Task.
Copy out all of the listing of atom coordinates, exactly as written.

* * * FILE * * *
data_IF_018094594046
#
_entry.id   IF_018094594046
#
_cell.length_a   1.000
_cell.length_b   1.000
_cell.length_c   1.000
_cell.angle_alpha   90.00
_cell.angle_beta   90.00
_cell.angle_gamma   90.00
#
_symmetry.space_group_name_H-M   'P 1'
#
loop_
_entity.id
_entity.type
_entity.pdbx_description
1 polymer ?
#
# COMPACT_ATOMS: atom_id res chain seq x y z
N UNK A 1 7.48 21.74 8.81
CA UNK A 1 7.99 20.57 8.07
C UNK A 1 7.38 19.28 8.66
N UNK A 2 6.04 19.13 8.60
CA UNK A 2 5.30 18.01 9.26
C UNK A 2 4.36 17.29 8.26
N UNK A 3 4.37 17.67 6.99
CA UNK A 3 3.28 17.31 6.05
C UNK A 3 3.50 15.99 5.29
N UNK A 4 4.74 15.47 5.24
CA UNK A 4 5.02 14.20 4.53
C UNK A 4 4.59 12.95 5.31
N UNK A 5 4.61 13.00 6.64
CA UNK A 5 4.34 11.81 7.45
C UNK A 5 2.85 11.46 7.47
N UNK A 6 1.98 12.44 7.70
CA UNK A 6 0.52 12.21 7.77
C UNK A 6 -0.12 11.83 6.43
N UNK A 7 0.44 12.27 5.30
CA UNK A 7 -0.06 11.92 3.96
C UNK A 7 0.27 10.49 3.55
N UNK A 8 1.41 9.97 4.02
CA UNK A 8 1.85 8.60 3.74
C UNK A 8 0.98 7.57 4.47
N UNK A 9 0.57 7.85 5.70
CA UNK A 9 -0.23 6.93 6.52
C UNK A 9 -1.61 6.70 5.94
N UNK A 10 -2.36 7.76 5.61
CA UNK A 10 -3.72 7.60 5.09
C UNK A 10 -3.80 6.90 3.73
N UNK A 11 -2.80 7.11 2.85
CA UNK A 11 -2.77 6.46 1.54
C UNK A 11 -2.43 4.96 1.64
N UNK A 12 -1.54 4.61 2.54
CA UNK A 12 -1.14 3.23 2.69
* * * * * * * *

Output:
data_IF_018094594046
#
_entry.id   IF_018094594046
#
_cell.length_a   1.000
_cell.length_b   1.000
_cell.length_c   1.000
_cell.angle_alpha   90.00
_cell.angle_beta   90.00
_cell.angle_gamma   90.00
#
_symmetry.space_group_name_H-M   'P 1'
#
loop_
_entity.id
_entity.type
_entity.pdbx_description
1 polymer ?
#
# COMPACT_ATOMS: atom_id res chain seq x y z
N UNK A 1 7.48 21.74 8.81
CA UNK A 1 7.99 20.57 8.07
C UNK A 1 7.38 19.28 8.66
N UNK A 2 6.04 19.13 8.60
CA UNK A 2 5.30 18.01 9.26
C UNK A 2 4.36 17.29 8.26
N UNK A 3 4.37 17.67 6.99
CA UNK A 3 3.28 17.31 6.05
C UNK A 3 3.50 15.99 5.29
N UNK A 4 4.74 15.47 5.24
CA UNK A 4 5.02 14.20 4.53
C UNK A 4 4.59 12.95 5.31
N UNK A 5 4.61 13.00 6.64
CA UNK A 5 4.34 11.81 7.45
C UNK A 5 2.85 11.46 7.47
N UNK A 6 1.98 12.44 7.70
CA UNK A 6 0.52 12.21 7.77
C UNK A 6 -0.12 11.83 6.43
N UNK A 7 0.44 12.27 5.30
CA UNK A 7 -0.06 11.92 3.96
C UNK A 7 0.27 10.49 3.55
N UNK A 8 1.41 9.97 4.02
CA UNK A 8 1.85 8.60 3.74
C UNK A 8 0.98 7.57 4.47
N UNK A 9 0.57 7.85 5.70
CA UNK A 9 -0.23 6.93 6.52
C UNK A 9 -1.61 6.70 5.94
N UNK A 10 -2.36 7.76 5.61
CA UNK A 10 -3.72 7.60 5.09
C UNK A 10 -3.80 6.90 3.73
N UNK A 11 -2.80 7.11 2.85
CA UNK A 11 -2.77 6.46 1.54
C UNK A 11 -2.43 4.96 1.64
N UNK A 12 -1.54 4.61 2.54
CA UNK A 12 -1.14 3.23 2.69